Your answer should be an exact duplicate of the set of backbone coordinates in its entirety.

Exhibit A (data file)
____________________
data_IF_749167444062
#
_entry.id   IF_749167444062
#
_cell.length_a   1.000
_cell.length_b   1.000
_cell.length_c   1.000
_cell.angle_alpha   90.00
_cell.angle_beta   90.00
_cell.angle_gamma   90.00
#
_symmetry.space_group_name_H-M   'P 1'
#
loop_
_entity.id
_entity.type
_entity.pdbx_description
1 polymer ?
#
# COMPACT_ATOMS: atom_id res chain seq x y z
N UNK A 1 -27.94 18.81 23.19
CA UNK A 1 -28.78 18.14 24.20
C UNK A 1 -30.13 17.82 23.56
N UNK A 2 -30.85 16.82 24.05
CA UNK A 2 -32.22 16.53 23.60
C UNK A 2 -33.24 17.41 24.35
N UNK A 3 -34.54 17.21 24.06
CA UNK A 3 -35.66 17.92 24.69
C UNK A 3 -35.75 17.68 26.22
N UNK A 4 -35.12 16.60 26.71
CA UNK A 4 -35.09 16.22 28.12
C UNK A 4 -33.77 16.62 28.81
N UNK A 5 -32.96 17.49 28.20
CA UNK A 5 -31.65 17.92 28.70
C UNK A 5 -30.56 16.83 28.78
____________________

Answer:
data_IF_749167444062
#
_entry.id   IF_749167444062
#
_cell.length_a   1.000
_cell.length_b   1.000
_cell.length_c   1.000
_cell.angle_alpha   90.00
_cell.angle_beta   90.00
_cell.angle_gamma   90.00
#
_symmetry.space_group_name_H-M   'P 1'
#
loop_
_entity.id
_entity.type
_entity.pdbx_description
1 polymer ?
#
# COMPACT_ATOMS: atom_id res chain seq x y z
N UNK A 1 -27.94 18.81 23.19
CA UNK A 1 -28.78 18.14 24.20
C UNK A 1 -30.13 17.82 23.56
N UNK A 2 -30.85 16.82 24.05
CA UNK A 2 -32.22 16.53 23.60
C UNK A 2 -33.24 17.41 24.35
N UNK A 3 -34.54 17.21 24.06
CA UNK A 3 -35.66 17.92 24.69
C UNK A 3 -35.75 17.68 26.22
N UNK A 4 -35.12 16.60 26.71
CA UNK A 4 -35.09 16.22 28.12
C UNK A 4 -33.77 16.62 28.81
N UNK A 5 -32.96 17.49 28.20
CA UNK A 5 -31.65 17.92 28.70
C UNK A 5 -30.56 16.83 28.78